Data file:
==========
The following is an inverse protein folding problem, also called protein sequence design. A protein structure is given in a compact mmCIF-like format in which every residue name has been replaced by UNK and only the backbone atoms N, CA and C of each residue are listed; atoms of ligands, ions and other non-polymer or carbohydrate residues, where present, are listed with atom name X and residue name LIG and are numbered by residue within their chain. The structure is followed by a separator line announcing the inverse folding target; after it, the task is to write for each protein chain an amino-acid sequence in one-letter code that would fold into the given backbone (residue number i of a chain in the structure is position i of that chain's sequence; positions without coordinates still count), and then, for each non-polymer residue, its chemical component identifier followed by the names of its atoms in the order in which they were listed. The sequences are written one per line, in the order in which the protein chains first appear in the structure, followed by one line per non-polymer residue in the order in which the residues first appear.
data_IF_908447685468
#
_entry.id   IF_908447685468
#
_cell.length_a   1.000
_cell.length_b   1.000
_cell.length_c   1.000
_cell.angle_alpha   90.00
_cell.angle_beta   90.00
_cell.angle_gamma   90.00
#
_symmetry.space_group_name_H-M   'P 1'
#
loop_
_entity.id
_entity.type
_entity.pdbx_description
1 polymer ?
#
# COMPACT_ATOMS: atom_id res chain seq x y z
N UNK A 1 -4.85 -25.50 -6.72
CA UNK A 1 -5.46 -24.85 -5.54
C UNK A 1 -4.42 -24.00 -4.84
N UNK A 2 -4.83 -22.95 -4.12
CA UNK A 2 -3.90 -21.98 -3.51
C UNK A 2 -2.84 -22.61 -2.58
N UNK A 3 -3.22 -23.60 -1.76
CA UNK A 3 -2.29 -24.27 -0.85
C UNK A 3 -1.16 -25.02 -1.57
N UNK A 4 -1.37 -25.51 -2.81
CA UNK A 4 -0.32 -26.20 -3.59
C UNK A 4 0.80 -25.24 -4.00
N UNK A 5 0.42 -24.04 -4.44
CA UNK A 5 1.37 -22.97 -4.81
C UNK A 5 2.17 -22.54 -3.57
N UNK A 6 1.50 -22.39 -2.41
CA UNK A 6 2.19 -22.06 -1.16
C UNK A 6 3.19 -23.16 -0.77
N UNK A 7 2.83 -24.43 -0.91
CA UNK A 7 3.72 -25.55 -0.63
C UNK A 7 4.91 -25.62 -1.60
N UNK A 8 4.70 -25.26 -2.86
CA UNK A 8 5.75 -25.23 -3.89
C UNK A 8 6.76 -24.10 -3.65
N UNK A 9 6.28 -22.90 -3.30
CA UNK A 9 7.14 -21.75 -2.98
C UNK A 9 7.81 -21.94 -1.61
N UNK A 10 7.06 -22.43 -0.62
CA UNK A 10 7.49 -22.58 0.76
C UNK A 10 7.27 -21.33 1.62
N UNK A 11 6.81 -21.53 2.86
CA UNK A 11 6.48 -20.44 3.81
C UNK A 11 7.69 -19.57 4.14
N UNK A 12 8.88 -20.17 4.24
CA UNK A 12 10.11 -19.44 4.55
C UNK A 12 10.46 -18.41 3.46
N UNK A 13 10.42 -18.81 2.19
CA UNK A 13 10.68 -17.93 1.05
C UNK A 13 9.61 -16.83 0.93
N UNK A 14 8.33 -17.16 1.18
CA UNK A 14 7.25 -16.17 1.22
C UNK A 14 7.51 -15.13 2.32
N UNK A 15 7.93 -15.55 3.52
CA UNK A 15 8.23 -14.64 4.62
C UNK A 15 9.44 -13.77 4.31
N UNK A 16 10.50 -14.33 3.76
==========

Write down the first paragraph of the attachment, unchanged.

The following is an inverse protein folding problem, also called protein sequence design. A protein structure is given in a compact mmCIF-like format in which every residue name has been replaced by UNK and only the backbone atoms N, CA and C of each residue are listed; atoms of ligands, ions and other non-polymer or carbohydrate residues, where present, are listed with atom name X and residue name LIG and are numbered by residue within their chain. The structure is followed by a separator line announcing the inverse folding target; after it, the task is to write for each protein chain an amino-acid sequence in one-letter code that would fold into the given backbone (residue number i of a chain in the structure is position i of that chain's sequence; positions without coordinates still count), and then, for each non-polymer residue, its chemical component identifier followed by the names of its atoms in the order in which they were listed. The sequences are written one per line, in the order in which the protein chains first appear in the structure, followed by one line per non-polymer residue in the order in which the residues first appear.